Access Type

Open Access Dissertation

Date of Award

1-1-2011

Degree Type

Dissertation

Degree Name

Ph.D.

Department

Pharmacology

First Advisor

Sandra A. Rempel

Second Advisor

Stanley R. Terlecky

Abstract

THE ROLE OF THE SPARC ACIDIC DOMAIN AND EGF-LIKE MODULE IN GLIOMA MIGRATION, INVASION, AND SIGNALING

HEATHER M. MCCLUNG

Advisor: Sandra A. Rempel, Ph.D.

Major: Pharmacology

Degree: Doctor of Philosophy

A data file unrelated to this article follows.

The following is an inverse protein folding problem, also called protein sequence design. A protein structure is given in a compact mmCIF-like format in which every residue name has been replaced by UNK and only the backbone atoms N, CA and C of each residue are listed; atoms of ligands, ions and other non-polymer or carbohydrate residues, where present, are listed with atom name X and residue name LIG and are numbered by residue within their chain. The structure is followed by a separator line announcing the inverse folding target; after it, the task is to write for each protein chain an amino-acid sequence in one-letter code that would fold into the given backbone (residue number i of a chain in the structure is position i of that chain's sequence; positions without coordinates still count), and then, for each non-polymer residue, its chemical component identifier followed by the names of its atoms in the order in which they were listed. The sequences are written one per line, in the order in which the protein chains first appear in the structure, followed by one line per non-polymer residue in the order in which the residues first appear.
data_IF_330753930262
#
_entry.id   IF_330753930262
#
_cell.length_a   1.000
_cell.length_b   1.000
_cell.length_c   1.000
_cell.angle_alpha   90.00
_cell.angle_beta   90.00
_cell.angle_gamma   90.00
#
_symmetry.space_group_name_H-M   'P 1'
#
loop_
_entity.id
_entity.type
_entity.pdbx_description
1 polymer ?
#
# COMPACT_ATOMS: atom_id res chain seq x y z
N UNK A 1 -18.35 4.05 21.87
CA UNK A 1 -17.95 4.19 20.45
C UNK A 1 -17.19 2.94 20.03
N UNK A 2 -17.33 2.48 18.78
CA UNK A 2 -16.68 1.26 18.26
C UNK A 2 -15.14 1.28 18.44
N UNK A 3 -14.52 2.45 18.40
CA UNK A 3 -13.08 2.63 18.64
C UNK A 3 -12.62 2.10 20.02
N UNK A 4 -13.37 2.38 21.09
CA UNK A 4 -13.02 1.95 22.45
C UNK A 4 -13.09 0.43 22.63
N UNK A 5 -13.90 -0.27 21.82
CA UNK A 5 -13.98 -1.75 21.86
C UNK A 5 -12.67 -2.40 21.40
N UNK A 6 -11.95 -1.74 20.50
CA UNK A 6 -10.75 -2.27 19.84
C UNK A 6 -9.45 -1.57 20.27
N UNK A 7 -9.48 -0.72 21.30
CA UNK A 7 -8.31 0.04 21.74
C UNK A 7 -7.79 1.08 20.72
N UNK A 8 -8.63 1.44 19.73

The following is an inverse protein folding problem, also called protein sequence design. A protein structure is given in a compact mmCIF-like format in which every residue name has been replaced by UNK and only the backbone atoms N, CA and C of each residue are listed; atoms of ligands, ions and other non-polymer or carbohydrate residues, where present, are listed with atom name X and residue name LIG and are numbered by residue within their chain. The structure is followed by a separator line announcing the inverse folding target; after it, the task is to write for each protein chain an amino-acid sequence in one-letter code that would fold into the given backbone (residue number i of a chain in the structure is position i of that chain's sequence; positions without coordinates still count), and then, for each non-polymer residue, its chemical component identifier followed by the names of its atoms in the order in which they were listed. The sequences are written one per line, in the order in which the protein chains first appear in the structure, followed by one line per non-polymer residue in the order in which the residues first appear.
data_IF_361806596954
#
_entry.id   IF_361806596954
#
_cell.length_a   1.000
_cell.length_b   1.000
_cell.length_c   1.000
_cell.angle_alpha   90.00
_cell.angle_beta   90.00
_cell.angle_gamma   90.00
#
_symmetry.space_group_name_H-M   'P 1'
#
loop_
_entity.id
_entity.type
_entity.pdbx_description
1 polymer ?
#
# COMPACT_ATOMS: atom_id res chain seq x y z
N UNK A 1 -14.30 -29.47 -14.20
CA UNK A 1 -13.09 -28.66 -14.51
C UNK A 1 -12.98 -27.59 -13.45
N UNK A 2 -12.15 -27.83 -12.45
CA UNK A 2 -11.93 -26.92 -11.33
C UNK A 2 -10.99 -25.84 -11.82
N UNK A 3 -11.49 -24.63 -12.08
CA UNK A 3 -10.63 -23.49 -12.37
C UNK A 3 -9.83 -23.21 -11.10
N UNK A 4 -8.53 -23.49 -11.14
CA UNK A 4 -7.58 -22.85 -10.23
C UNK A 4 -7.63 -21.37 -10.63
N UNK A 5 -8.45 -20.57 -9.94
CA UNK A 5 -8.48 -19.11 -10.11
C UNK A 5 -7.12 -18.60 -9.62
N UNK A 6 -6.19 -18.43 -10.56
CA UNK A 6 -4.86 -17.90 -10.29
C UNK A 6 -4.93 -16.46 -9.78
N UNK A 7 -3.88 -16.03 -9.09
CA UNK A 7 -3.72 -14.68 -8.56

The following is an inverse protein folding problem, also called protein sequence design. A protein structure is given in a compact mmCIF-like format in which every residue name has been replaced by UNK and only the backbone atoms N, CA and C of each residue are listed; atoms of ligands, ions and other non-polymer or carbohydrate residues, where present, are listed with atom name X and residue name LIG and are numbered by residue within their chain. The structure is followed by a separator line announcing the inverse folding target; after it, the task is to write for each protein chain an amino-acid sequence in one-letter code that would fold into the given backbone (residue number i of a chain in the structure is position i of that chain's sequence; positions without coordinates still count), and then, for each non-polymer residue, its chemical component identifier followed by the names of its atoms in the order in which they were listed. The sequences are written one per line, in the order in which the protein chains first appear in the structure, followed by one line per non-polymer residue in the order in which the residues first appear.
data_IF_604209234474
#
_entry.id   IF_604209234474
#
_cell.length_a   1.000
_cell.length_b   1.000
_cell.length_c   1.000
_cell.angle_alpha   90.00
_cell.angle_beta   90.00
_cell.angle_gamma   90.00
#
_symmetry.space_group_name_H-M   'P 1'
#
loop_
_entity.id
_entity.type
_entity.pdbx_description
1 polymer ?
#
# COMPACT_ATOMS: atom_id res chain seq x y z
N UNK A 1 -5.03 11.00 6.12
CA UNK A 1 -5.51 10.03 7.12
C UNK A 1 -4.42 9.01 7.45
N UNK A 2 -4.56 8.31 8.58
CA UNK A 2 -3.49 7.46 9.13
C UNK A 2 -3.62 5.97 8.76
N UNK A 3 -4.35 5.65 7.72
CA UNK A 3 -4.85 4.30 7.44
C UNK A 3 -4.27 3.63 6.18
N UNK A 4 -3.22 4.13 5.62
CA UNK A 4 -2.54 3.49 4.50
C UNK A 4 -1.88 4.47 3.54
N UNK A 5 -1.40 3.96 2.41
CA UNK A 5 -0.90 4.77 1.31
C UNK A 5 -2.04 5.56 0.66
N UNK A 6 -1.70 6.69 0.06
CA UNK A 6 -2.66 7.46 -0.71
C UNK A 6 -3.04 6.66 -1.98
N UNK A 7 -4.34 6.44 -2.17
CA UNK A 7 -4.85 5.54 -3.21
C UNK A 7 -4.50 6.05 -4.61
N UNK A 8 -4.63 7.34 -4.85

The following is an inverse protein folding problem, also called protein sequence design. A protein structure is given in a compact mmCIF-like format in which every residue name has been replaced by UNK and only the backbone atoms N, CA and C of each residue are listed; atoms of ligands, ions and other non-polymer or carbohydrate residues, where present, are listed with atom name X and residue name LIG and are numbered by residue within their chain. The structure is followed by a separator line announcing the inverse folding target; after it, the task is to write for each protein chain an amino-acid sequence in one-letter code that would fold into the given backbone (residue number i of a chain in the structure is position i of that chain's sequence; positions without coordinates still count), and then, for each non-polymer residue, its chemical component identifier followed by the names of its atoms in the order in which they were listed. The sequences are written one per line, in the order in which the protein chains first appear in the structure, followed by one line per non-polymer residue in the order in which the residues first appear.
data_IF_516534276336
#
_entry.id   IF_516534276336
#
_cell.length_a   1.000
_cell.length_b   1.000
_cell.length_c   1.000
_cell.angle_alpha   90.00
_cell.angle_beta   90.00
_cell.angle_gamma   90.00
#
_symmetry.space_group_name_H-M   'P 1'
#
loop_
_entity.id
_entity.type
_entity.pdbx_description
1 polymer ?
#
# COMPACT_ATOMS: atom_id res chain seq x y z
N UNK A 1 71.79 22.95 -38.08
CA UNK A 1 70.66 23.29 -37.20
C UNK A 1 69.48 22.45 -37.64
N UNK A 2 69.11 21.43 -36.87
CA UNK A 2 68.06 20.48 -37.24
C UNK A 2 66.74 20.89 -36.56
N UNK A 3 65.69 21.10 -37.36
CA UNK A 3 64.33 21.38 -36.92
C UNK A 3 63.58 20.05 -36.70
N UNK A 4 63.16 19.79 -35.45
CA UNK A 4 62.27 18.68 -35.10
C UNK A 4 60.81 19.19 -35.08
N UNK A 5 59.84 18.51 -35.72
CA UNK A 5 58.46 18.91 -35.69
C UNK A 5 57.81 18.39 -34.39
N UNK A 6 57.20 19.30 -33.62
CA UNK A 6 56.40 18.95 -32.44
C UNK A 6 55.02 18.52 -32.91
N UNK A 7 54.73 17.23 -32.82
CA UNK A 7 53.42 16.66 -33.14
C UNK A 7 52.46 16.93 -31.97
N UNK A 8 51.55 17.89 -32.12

We have previously shown that Secreted Protein Acidic and Rich in Cysteine (SPARC) is upregulated in all astrocytoma grades and increases tumor cell migration and invasion. It is thought that different domains within the protein may regulate SPARC functions, suggesting domain-specific targeting to inhibit invasion. To enhance our understanding of SPARC-mediated invasion, we first confirm, at the protein level, our previous cDNA array results, that SPARC increases expression of the matrix metalloproteases (MMPs) MT1-MMP and MMP-2. We also demonstrate that SPARC increases MMP-2 activation and the secretion and processing of galectin-3, a known target of MMPs. To investigate the roles of specific domains, we used a SPARC-GFP fusion protein and deletion mutant constructs of SPARC-GFP with deletions of either the Acidic Domain or EGF-like Module. We confirm our previous findings that SPARC-GFP increases migration and activation of p38 MAPK and HSP27 signaling compared to GFP control cells. Deletion of the Acidic Domain increases cell adhesion and reduces SPARC-induced migration and p38 MAPK/HSP27 signaling. The EGF-like Module Deletion mutant decreases SPARC-induces migration and dramatically decreases the expression and phosphorylation of HSP27. The extent to which the deletions reduce migration was dependent upon the presence of extracellular matrix. Preliminary data also suggest that the deletions affect invasion and MMP-2 activation. In conclusion, both regions of interest regulate SPARC-induced migration and signaling though the p38 MAPK/HSP27 signaling pathway. Importantly, their impact on migration is influenced by the presence or absence of extracellular matrix. This and future studies of the deletion mutants will provide valuable insight into new strategies that effectively target invasion in SPARC-expressing tumors.